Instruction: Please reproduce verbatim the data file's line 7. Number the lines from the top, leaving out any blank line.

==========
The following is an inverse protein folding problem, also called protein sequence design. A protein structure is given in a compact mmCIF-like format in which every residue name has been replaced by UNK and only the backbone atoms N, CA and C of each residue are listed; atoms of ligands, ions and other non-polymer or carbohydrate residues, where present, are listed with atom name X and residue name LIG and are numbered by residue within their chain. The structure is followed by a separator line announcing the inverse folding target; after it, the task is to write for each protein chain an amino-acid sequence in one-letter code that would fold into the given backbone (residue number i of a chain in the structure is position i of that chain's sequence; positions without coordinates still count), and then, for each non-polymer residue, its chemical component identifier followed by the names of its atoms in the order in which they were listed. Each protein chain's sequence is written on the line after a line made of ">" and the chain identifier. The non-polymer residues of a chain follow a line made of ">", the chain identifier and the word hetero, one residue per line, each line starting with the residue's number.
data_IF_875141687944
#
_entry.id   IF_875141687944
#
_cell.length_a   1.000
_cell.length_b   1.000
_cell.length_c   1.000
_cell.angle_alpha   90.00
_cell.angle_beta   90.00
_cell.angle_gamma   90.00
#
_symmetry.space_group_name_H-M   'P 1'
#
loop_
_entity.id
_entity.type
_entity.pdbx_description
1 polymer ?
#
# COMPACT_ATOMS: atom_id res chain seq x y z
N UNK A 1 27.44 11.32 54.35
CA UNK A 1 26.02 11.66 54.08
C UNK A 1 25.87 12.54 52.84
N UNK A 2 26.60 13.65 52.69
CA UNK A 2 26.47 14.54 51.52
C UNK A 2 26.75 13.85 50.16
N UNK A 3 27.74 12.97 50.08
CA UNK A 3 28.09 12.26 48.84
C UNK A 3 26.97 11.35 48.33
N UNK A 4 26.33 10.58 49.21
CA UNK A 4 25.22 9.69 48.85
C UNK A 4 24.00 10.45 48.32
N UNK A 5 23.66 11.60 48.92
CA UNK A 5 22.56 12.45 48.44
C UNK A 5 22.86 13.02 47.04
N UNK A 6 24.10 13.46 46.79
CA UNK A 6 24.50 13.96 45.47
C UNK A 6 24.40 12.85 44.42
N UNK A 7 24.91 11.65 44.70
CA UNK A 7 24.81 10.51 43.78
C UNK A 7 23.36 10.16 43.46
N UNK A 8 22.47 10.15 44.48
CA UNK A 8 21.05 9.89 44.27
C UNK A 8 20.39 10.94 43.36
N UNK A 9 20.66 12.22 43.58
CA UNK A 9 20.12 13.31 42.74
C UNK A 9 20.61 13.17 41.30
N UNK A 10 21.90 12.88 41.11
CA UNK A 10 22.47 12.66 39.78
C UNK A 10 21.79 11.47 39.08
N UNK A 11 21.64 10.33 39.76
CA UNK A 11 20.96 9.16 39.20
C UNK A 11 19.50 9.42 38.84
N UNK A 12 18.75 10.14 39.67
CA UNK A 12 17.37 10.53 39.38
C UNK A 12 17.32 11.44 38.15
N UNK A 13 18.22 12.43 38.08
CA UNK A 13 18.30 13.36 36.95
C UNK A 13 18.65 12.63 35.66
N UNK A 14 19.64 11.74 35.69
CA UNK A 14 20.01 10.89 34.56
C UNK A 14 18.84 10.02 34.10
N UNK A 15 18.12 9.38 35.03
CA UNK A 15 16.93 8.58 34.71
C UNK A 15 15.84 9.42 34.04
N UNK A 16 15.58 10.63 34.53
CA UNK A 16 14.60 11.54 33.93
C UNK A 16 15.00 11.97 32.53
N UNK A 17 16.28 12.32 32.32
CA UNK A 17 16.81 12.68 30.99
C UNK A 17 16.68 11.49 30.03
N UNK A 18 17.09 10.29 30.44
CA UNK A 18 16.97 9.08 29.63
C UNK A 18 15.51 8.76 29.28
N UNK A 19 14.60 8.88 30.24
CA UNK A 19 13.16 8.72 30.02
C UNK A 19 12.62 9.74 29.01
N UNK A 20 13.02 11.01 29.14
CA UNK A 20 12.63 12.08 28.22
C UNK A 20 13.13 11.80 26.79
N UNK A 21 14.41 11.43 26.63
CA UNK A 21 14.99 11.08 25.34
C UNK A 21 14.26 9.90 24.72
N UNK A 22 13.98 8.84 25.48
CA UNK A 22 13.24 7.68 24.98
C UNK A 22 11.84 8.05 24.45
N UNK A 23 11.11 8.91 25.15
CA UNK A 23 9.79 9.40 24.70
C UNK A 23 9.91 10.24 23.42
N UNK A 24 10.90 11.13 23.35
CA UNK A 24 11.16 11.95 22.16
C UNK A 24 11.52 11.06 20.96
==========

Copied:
_cell.length_b   1.000